Advocates of the quota often reach their opinions by over-emphasizing the role faculty play in students’ faith lives. Here we must be cautious: There should be no dualism between faith and vocation. I allow that teachers can have a huge impact outside the classroom, and I gladly acknowledge the significant role faculty can play in students’ spiritual inquiries. Nevertheless, such impact should not be a necessary condition of their presence here.

I hate to break it to you, administration, but the core of faith at Notre Dame does not come from the faculty, and never has. They play an important role, but the heart comes from the student body itself, from the dorms, from the rectors and other religious on campus, from the works of faith organizations like Campus Ministry. I reiterate that the classroom ought not turn into a compartmentalized and secularized environment, but we need to look elsewhere to find the essence of Notre Dame’s Catholic identity.

This clamoring for quotas also reinforces the University’s tendency, nurtured by the “over-protective parent” attitude of alumni, to infantilize the student body. We are not children who need to be constantly monitored and guided every step of the way. Would it not be better for us, as adults, to stumble and question our faith here on campus, where support structures are plentiful, rather than do so for the first time out in the “real world,” where such support is hard to find? This is not an argument for hiring non-Catholic faculty, just a reminder of the mission statement’s spirit and an enjoinment to look beyond the classroom for the totality of faith life.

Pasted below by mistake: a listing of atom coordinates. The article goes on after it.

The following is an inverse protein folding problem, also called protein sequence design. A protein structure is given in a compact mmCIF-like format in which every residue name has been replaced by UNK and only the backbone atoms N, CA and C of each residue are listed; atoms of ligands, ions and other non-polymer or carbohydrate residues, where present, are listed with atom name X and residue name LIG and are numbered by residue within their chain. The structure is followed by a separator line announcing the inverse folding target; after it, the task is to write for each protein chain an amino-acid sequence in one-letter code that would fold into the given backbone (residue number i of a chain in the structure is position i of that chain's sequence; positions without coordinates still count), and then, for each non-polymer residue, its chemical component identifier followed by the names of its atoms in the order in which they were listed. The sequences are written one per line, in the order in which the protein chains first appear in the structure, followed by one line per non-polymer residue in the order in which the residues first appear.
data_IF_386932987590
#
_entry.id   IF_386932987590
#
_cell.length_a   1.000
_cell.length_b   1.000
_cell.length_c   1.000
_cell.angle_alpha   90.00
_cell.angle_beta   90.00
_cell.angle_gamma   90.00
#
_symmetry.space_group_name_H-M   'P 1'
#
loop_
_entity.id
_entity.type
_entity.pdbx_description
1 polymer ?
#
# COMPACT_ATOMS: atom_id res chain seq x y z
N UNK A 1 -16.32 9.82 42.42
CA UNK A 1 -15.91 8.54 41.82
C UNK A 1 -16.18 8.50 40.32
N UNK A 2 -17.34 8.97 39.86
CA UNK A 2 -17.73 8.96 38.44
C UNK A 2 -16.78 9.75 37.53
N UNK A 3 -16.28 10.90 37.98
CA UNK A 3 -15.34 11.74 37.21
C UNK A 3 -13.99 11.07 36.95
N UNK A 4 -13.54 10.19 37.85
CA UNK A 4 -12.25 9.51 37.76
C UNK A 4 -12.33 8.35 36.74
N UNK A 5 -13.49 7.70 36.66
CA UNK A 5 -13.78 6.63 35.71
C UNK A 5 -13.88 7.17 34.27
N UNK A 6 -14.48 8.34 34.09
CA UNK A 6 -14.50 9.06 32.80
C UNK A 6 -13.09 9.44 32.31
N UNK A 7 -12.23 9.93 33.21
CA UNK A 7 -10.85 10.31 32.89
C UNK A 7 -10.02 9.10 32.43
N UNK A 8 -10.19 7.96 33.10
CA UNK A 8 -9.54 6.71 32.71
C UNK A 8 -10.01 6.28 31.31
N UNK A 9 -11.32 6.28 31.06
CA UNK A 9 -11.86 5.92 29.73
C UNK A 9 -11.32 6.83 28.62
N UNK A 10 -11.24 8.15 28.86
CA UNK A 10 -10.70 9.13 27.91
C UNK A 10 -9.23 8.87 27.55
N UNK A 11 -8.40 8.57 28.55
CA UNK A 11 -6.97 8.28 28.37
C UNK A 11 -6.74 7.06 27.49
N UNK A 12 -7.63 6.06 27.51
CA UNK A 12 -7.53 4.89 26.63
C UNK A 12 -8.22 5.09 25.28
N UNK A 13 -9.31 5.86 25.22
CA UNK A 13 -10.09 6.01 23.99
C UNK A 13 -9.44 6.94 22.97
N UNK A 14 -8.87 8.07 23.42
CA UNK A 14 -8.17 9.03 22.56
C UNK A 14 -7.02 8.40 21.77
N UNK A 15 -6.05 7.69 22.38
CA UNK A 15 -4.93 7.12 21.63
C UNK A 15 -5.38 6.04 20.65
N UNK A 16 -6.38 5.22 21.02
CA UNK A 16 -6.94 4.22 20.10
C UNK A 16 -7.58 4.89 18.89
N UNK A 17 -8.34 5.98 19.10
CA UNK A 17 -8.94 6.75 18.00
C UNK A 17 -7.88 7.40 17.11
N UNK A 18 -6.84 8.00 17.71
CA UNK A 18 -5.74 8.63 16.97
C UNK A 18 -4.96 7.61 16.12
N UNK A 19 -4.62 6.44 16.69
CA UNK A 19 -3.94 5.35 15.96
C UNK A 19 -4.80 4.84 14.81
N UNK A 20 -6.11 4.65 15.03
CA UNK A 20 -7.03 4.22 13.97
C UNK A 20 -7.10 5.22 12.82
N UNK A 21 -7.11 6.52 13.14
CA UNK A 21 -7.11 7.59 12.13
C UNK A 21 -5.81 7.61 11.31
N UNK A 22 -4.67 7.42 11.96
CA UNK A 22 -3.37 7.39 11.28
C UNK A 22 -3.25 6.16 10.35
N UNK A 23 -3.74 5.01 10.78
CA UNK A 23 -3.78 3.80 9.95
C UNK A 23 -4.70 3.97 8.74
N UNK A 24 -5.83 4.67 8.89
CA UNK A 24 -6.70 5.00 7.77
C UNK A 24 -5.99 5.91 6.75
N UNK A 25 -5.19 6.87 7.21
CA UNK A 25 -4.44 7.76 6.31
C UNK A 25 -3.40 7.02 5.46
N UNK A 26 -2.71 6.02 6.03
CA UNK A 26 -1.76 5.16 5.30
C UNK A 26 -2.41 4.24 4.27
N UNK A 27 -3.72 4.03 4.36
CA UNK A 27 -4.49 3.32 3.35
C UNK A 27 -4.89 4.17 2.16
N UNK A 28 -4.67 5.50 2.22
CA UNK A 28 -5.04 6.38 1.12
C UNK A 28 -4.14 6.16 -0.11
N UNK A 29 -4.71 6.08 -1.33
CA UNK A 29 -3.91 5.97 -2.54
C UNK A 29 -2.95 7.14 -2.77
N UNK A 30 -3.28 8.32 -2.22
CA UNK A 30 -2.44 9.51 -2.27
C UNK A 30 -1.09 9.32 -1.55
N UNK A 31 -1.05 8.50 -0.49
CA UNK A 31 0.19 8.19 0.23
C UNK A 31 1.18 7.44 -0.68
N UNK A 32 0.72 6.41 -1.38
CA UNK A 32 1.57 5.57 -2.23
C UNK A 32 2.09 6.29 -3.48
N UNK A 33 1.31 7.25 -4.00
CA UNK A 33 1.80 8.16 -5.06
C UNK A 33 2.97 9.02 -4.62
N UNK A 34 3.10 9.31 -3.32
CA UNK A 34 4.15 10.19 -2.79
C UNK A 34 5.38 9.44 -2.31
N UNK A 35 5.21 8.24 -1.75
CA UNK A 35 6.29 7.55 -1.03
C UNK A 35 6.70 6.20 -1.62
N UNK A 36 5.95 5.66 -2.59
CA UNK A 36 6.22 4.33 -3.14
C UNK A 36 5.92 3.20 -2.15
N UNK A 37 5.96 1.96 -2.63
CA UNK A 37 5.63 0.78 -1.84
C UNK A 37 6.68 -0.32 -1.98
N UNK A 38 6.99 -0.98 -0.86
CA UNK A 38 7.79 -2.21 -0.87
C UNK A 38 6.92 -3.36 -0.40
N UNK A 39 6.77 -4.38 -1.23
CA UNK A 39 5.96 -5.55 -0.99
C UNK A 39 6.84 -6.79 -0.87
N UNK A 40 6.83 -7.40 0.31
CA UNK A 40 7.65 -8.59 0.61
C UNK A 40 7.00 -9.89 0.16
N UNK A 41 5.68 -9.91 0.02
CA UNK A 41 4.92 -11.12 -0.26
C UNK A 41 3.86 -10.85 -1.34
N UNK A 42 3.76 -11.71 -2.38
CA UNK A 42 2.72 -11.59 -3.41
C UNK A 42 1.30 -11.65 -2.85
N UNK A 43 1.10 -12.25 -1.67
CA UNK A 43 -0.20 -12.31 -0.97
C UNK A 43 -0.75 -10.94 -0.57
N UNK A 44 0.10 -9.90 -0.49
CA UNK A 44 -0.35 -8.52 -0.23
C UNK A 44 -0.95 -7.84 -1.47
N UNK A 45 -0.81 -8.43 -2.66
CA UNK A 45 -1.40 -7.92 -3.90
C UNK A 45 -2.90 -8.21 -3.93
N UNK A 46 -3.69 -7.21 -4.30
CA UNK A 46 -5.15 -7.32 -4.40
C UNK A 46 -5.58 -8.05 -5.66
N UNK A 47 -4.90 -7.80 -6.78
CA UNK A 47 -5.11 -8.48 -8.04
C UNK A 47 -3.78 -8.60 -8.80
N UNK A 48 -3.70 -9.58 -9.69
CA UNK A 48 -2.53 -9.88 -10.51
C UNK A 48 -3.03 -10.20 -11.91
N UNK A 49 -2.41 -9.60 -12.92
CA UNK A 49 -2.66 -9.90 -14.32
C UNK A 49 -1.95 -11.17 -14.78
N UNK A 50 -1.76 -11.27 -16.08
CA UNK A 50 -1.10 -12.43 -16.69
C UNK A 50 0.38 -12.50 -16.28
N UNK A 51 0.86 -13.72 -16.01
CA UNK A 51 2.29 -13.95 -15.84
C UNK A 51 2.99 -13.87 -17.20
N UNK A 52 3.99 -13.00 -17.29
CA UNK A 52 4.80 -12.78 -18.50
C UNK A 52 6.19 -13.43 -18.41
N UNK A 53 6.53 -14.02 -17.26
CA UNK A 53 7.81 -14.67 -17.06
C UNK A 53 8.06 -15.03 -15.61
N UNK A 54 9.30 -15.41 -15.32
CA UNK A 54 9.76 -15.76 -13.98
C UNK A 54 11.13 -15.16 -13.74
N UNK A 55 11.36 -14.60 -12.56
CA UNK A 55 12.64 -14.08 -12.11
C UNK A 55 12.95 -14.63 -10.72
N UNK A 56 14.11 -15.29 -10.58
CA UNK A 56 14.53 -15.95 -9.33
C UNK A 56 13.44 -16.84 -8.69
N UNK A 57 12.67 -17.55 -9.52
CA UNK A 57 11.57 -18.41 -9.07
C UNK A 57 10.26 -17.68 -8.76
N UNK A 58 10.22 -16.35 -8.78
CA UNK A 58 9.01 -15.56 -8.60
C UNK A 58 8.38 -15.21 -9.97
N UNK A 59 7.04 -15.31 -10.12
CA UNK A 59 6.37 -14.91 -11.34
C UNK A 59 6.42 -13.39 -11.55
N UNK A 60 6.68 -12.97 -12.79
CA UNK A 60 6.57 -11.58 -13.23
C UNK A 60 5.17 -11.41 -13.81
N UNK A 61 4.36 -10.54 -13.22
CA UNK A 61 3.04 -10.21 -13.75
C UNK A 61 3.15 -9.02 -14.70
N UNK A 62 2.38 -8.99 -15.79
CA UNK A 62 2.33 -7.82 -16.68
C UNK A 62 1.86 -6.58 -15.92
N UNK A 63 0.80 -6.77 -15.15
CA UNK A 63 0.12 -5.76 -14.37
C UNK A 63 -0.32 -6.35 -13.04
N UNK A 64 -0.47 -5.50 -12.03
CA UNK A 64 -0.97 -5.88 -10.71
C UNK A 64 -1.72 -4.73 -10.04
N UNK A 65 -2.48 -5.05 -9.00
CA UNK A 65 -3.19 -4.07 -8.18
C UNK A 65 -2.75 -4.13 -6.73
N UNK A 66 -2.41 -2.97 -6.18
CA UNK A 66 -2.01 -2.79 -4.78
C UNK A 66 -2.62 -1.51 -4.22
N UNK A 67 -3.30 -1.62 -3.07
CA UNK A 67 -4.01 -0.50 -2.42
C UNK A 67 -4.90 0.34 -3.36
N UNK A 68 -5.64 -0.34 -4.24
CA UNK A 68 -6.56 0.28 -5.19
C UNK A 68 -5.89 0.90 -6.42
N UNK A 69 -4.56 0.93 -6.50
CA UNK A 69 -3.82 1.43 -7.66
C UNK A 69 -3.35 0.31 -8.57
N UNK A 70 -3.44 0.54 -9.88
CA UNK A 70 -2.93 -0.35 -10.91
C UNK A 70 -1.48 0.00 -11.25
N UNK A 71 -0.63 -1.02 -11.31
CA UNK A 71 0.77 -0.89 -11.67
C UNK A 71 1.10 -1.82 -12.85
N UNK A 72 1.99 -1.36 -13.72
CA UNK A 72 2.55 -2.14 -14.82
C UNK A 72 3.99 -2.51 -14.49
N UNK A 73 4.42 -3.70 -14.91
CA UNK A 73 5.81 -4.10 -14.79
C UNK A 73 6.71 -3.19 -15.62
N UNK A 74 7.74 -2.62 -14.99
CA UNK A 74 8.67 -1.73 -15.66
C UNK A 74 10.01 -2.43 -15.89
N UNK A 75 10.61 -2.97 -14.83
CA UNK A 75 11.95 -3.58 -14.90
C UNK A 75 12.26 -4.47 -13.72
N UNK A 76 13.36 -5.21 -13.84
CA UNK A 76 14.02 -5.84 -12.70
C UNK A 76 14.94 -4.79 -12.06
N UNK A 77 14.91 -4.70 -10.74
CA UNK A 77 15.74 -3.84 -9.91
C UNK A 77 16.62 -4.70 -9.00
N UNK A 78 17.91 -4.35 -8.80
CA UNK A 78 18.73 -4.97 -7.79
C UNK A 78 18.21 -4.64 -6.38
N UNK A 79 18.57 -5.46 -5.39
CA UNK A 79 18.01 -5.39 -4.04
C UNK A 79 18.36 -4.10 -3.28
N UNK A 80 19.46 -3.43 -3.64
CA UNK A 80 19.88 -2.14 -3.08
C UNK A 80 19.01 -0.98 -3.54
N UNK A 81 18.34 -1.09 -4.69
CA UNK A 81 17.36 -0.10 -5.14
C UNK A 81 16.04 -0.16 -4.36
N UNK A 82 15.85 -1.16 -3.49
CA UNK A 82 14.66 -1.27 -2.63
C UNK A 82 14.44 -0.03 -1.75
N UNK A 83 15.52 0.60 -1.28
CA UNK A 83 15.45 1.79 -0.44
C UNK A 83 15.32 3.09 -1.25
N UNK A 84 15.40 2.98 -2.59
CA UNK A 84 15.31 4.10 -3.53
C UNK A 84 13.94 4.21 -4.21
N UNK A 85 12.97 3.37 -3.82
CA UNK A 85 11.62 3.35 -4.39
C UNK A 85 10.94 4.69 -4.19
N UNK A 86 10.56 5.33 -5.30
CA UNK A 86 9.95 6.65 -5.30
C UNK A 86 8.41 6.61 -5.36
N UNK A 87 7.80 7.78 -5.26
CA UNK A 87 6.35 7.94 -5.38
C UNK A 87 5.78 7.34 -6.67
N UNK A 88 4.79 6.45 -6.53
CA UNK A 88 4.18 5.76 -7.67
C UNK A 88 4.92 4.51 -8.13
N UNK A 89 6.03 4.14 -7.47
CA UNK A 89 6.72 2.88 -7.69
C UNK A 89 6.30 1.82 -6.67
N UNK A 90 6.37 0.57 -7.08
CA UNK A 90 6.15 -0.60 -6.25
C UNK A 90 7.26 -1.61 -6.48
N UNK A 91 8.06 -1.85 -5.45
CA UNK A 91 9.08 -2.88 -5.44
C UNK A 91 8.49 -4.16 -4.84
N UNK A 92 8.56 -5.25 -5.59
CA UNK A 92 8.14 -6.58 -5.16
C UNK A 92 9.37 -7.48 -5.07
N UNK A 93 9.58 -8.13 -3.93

The administration should not emphasize artificial percentages, but instead cultivate the school’s Catholic spirit by more productive, less rigid means. For example, focus faculty-recruiting efforts on graduates from other Catholic institutions, stress the University’s religious character in hiring interviews, bolster the already-strong theology department, and encourage Catholic thinkers and intellectuals to give lectures here. The University should seek more organic means of caring for its religious identity, while at the same time understanding that things like the “Catholicity” of Notre Dame cannot be measured. We must look more holistically at both the sources of our faith life and the means of maintaining it.

Nevertheless, we should applaud recent efforts by student government and the administration to involve students in this discussion. Forums and informal talks are good signs that Father Jenkins and others understand the concerns of the community, will treat students as mature intellectuals, and are willing to involve them in a very pertinent discussion: the nature of Notre Dame’s mission.

James Dechant is a senior English and theology major. Questions, comments, and rude remarks can be sent to him at jdechant@nd.edu

The views expressed in this column are those of the author and not necessarily those of The Observer.